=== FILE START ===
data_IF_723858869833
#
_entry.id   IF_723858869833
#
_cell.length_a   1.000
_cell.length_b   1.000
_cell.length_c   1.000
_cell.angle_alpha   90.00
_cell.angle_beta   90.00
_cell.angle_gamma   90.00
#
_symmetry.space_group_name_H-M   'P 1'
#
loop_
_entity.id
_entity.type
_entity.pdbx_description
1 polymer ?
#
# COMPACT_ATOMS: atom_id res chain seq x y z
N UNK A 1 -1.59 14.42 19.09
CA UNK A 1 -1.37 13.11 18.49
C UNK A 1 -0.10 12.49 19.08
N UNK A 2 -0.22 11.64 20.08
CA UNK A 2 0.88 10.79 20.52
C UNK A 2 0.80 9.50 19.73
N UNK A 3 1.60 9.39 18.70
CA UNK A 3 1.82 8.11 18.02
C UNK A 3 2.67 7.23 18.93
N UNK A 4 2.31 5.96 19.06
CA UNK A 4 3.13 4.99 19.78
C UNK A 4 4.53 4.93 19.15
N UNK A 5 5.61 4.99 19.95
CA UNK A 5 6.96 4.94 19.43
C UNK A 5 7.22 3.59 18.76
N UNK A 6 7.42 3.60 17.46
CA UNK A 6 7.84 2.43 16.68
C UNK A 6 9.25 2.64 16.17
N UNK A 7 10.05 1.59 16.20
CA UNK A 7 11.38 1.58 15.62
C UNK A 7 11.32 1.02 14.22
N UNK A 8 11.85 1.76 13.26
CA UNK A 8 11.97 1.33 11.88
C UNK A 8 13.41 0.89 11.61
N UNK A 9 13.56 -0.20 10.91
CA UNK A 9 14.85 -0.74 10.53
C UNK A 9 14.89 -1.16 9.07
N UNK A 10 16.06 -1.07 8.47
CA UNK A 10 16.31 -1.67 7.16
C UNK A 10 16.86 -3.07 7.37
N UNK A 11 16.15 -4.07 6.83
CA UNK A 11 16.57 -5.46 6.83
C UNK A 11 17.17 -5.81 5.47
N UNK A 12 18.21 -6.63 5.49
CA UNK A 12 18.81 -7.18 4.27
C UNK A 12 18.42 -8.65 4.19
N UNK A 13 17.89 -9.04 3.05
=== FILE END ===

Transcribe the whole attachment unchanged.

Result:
data_IF_723858869833
#
_entry.id   IF_723858869833
#
_cell.length_a   1.000
_cell.length_b   1.000
_cell.length_c   1.000
_cell.angle_alpha   90.00
_cell.angle_beta   90.00
_cell.angle_gamma   90.00
#
_symmetry.space_group_name_H-M   'P 1'
#
loop_
_entity.id
_entity.type
_entity.pdbx_description
1 polymer ?
#
# COMPACT_ATOMS: atom_id res chain seq x y z
N UNK A 1 -1.59 14.42 19.09
CA UNK A 1 -1.37 13.11 18.49
C UNK A 1 -0.10 12.49 19.08
N UNK A 2 -0.22 11.64 20.08
CA UNK A 2 0.88 10.79 20.52
C UNK A 2 0.80 9.50 19.73
N UNK A 3 1.60 9.39 18.70
CA UNK A 3 1.82 8.11 18.02
C UNK A 3 2.67 7.23 18.93
N UNK A 4 2.31 5.96 19.06
CA UNK A 4 3.13 4.99 19.78
C UNK A 4 4.53 4.93 19.15
N UNK A 5 5.61 4.99 19.95
CA UNK A 5 6.96 4.94 19.43
C UNK A 5 7.22 3.59 18.76
N UNK A 6 7.42 3.60 17.46
CA UNK A 6 7.84 2.43 16.68
C UNK A 6 9.25 2.64 16.17
N UNK A 7 10.05 1.59 16.20
CA UNK A 7 11.38 1.58 15.62
C UNK A 7 11.32 1.02 14.22
N UNK A 8 11.85 1.76 13.26
CA UNK A 8 11.97 1.33 11.88
C UNK A 8 13.41 0.89 11.61
N UNK A 9 13.56 -0.20 10.91
CA UNK A 9 14.85 -0.74 10.53
C UNK A 9 14.89 -1.16 9.07
N UNK A 10 16.06 -1.07 8.47
CA UNK A 10 16.31 -1.67 7.16
C UNK A 10 16.86 -3.07 7.37
N UNK A 11 16.15 -4.07 6.83
CA UNK A 11 16.57 -5.46 6.83
C UNK A 11 17.17 -5.81 5.47
N UNK A 12 18.21 -6.63 5.49
CA UNK A 12 18.81 -7.18 4.27
C UNK A 12 18.42 -8.65 4.19
N UNK A 13 17.89 -9.04 3.05